STATESBORO — Georgia Baptists are grieving the loss of five nursing students from Georgia Southern University who died in a tragic traffic accident on April 22.
The GSU Baptist Collegiate Ministry held a prayer vigil and tailored its ministry to help students heal through the grieving process, said BCM Senior Campus Minister Jerry Johnson.
Three of the students were members of Georgia Baptist churches and a third attended Northpoint Church, founded by Andy Stanley, whose father is longtime pastor of First Atlanta.
Emily Clark, 20, had been a member of Burnt Hickory Baptist Church in Powder Springs before she and her family moved their membership to Cedarcrest Church in Acworth, a church plant of Johnson Ferry Baptist Church. Her service was held at Burnt Hickory on April 26.
The service for Caitlyn Baggett was held April 26 at Oak Hill Baptist Church in Millen, where she and her family were members.
The service for Morgan Bass, 20, of Leesburg, was held April 27 at Aldridge Funeral Home in Americus. She was a member of Northside Baptist Church in her native Tifton.
The service for McKay Pittman, 21, was held April 25 at First Baptist Church of Alpharetta; she was a member of nearby Northpoint Community Church. The service for Abbie DeLoach was held on April 25 at Savannah Christian Church, where she was a member.
Tractor trailer slams into cars
The five nursing students were eastbound on I-16 at 5:45 a.m. , on their way to a Savannah hospital for their last rotation of the semester. That’s when a tractor trailer driver, who didn’t see cars braking in front of him, smashed into a line of five cars and another truck, causing a chain reaction. WSB-TV in Atlanta reported that one of the women’s cars went up in flames, according to the Georgia State Patrol.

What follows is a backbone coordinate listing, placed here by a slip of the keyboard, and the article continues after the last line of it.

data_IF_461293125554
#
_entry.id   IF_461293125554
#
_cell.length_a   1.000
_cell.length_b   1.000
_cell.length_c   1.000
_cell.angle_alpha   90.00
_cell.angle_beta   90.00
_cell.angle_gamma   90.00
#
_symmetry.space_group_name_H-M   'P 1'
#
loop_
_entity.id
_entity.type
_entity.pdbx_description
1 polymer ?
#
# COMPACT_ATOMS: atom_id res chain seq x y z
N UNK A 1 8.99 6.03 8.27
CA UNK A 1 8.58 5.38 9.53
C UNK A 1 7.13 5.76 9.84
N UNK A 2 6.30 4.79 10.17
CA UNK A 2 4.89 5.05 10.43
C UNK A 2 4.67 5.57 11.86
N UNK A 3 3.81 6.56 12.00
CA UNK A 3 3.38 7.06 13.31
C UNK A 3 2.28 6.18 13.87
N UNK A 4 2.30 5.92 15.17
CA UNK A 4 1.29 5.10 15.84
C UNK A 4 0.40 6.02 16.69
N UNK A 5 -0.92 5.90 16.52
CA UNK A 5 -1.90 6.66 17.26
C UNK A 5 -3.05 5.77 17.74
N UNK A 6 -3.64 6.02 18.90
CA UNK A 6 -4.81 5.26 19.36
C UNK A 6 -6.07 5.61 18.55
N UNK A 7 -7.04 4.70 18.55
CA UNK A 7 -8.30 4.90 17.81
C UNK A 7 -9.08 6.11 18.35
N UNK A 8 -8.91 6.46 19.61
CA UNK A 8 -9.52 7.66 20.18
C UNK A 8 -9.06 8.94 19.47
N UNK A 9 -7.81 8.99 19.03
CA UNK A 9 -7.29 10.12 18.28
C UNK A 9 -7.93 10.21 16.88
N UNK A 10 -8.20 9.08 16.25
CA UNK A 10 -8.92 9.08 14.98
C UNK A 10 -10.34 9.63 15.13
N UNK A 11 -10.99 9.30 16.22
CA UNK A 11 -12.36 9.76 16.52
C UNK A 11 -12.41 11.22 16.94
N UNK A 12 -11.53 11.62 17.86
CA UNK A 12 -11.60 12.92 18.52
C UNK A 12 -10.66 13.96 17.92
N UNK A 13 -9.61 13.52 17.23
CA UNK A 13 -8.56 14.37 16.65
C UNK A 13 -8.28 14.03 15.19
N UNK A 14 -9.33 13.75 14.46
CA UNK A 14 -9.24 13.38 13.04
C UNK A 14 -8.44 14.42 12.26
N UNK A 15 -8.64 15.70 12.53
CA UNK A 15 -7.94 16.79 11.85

Four of the students, all juniors, died at the scene; three others were taken to the hospital where one died.
Gov. Nathan Deal ordered the state’s flags to be flown at half-mast in memory of the students, all of whom were juniors at the 20,000-student body campus.
Some of the victims were a large part of the Greek community at Georgia Southern, and that is where the BCM focused its initial outreach.
BCM offering a healing presence
Jerry Johnson, senior campus minister, told The index that members visited the sororities where the nursing students were involved and offered condolences and invited them to a prayer vigil at the BCM building. About 40 students attended the 45-minute service the day following the accident where Scripture was interspersed with prayer with words of comfort offered by Johnson.
BCM President Gabe Thomas organized a group of students for the care giving ministry to the sororities. Thomas, a junior who attends Southbridge Community Church – a plant of First Baptist Church of Statesboro – said the campus mood remains somber several days after the accident.
“It’s been a rough year for Georgia Southern; two other students died in separate instances earlier this year and then to have these five die in one day is very difficult to accept,” he said.
Thomas spoke briefly at one of the prayer vigils held for one of the students who was a Southern Ambassador. The group provides campus tours for prospective students and their parents as well as hosting campus guests and dignitaries.
It’s been a rough year for Georgia Southern.
Johnson said the tragedy was the worst for him since a BCM secretary died enroute to a summer missions assignment 10 years ago. Two others were seriously injured in that accident.
BCM VP posts Facebook tribute
GSU BCM Vice President Katie Pursley, in writing on her Facebook page, addressed the struggle that so many are having as they cope with the tragedy.
“Weeks like this are when we see people searching for answers and stumbling upon the overwhelming peace and comfort of our Father. These are the weeks that families become friends and communities become families. These weeks are not because our God is a vicious and hateful God.
“I believe that our Father did not take these girls. I believe that accidents and death happen, and that He makes the absolute most of it for us and for His glory.
“This has been so tragic, but look at the testimony of those that we have lost this week! Their lives were not lost in vain. Their legacy lives on through their actions of service and through their faith. which is already impacting people.
“People are praying that don’t usually pray. People are seeking. I am excited for the day that those praying wonder what they are praying to and realize there is a big God hearing every one of them.
“I am excited for the day that people get to know that big God through the peace and comfort He brings.”